The rest of the piece unfolded in a wave-like pattern, modulating between keys and slowly building up the tension until the choir finally burst in with majestic fervor. Written in German, the song’s lyrics praised the uplifting power of music and the arts on the human soul. The choir escalated through the next few moments armed with fricative phonetics and strong intonations, the vivacity of their sound in perfect synergy with the theme embedded in the translated libretto. The vocal soloists soon joined this proud crescendo, their powerful and young voices adding an especially effervescent tone to the dynamic piece. Alexandra Smither and Paulina Swierczek amazed the crowd with their impressive vocal acrobatics while Katherine Maysek imbued the performance with a rich and expressive timbre.

The third piece of the night was the world premiere of composer Eric Nathan's "Concerto for Orchestra," which was commissioned by the BSO and dedicated to Nathan's parents and composer Sven-David Sandström. The concerto began with a literal bang of the cymbals, followed by raucous, angry sounds from the brass that resembled the aggressive blare of a truck horn. The trombone slides were particularly jarring, and the only real benefit of opening the piece with such an entrance was that any audience members who had fallen asleep during the previous piece would be jolted awake. The rest of the piece proceeded to assault the listener’s ears without mercy, interrupted only by occasional lyrical phrases that added an interesting level of complexity to the piece. By the end of the performance, we were slightly confused — feeling glad that the uncomfortably inharmonious cacophony of sounds had ended, but also appreciative of its cohesive and coordinated execution. The concerto was doubtlessly well rehearsed and skillfully composed, but we personally would not pay to listen to a piece that reminds us of a highway brimming with traffic.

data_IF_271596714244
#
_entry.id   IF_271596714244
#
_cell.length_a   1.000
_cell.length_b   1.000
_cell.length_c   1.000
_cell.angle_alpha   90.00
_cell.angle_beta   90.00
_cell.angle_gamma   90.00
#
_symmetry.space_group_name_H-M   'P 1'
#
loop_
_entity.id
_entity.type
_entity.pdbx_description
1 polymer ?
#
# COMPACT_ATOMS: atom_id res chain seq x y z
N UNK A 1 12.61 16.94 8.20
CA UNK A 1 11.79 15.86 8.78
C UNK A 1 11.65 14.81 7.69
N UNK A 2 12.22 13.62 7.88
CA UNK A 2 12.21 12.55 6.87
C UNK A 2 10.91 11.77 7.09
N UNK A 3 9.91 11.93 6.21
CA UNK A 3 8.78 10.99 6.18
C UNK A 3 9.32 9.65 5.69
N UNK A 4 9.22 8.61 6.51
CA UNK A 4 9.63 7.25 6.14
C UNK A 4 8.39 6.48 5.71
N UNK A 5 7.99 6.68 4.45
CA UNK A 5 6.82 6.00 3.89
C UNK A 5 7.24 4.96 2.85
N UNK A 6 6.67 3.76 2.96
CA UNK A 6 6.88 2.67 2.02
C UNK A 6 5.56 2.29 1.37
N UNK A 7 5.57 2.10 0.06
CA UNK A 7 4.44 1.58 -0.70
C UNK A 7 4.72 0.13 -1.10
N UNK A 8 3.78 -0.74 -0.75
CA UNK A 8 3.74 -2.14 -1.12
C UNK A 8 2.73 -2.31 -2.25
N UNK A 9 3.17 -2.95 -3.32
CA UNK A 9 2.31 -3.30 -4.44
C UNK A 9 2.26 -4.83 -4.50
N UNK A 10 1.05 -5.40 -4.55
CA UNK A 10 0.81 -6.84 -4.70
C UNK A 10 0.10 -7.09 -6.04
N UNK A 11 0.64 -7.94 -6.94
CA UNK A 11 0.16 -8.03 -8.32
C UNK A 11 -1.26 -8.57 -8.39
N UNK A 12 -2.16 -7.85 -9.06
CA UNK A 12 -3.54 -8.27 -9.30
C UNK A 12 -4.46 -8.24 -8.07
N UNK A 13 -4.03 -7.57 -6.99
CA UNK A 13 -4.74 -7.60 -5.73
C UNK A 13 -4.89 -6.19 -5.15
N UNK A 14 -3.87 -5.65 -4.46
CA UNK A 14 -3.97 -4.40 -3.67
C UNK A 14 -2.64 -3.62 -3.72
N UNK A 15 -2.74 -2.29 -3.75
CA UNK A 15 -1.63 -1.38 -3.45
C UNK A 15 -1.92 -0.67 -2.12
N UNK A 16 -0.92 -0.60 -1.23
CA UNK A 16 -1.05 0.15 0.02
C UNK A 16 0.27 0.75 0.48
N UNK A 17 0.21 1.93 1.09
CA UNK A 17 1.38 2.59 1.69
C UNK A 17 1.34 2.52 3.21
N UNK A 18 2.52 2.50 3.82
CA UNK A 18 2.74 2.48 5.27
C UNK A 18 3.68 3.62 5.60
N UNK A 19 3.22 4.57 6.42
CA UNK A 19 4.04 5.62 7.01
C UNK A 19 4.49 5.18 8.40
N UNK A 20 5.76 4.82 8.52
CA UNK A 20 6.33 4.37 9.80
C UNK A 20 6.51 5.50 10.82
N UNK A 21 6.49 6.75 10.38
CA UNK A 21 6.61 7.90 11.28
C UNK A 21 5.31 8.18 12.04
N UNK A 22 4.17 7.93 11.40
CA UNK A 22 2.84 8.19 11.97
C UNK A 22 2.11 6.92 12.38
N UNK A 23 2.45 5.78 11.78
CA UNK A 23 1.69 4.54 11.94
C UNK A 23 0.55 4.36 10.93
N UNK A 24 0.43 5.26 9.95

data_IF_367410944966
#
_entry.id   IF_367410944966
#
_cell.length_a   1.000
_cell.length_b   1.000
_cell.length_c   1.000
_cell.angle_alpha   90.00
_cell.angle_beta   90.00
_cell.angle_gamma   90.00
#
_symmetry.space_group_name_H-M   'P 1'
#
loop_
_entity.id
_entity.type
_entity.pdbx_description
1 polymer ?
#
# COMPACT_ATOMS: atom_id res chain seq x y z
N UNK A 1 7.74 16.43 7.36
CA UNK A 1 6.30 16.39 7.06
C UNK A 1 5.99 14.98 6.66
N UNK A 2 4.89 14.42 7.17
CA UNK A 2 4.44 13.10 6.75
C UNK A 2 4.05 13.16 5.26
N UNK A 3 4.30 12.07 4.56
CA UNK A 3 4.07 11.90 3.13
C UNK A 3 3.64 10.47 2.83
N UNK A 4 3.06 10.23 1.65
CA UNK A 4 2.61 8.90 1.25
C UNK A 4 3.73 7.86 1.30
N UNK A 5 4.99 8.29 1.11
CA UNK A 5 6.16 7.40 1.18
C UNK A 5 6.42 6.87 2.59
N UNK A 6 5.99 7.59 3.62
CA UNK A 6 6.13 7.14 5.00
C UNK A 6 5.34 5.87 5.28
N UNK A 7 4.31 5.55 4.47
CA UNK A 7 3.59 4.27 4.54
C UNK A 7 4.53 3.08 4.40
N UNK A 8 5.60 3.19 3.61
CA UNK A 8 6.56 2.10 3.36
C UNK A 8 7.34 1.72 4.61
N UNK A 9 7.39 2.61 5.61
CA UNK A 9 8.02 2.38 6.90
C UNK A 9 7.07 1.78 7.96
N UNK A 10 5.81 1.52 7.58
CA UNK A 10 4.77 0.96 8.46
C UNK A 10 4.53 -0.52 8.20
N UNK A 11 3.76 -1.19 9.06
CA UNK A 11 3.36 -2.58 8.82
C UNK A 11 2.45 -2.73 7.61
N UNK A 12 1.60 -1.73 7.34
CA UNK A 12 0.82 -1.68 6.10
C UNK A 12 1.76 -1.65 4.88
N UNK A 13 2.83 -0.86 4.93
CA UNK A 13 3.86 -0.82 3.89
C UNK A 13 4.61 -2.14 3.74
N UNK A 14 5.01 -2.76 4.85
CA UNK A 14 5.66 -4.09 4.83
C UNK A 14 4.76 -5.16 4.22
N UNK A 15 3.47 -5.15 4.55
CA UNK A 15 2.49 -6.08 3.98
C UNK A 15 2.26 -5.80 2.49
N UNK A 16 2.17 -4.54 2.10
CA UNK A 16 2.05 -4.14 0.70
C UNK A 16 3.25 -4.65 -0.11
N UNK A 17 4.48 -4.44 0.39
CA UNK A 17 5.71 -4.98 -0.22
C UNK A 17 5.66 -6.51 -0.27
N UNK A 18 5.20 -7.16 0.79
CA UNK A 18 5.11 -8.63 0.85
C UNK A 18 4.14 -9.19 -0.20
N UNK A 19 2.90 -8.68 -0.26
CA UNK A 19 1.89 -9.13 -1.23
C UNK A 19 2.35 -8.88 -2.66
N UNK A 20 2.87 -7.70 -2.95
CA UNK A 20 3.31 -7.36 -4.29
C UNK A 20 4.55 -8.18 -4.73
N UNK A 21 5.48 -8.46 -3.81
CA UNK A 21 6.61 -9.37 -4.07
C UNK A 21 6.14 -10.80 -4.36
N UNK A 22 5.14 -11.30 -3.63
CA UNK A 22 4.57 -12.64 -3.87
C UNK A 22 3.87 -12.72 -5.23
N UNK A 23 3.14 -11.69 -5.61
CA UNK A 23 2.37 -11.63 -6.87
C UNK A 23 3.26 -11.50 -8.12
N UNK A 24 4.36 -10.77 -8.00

The final performance was Poulenc's "Gloria" for soprano solo, mixed chorus, and orchestra, one of the composer's most acclaimed works. This piece, usually sung at Latin Mass on festive occasions, is considered one of the greatest prose hymns of Christian literature and ended the opening night with a resplendent tone. In the first few seconds, the trumpets proudly marched in, calling to mind a powerful monarch entering a grandiose ballroom. Soon after, the choir joined in, contributing to the grandeur of the atmosphere. 

When Nicole Cabell finally made her entrance, her first note amazed the crowd with its clarity and power. The soloist’s part was characterized by its solemnity and contrasting tones, smoothly transitioning from the orchestra’s more flamboyant performance. Throughout the piece, each of the soloist’s phrases closely resembled each other, starting out low and ominous and building up to a direly high note. Cabell’s performance was remarkable in the way she carefully handled each vibrato, delivering each note with the perfect amount of expression without going overboard. Cabell’s soft ending notes carried throughout the concert hall and provided a satisfying conclusion that integrated seamlessly into the BSO’s overall performance.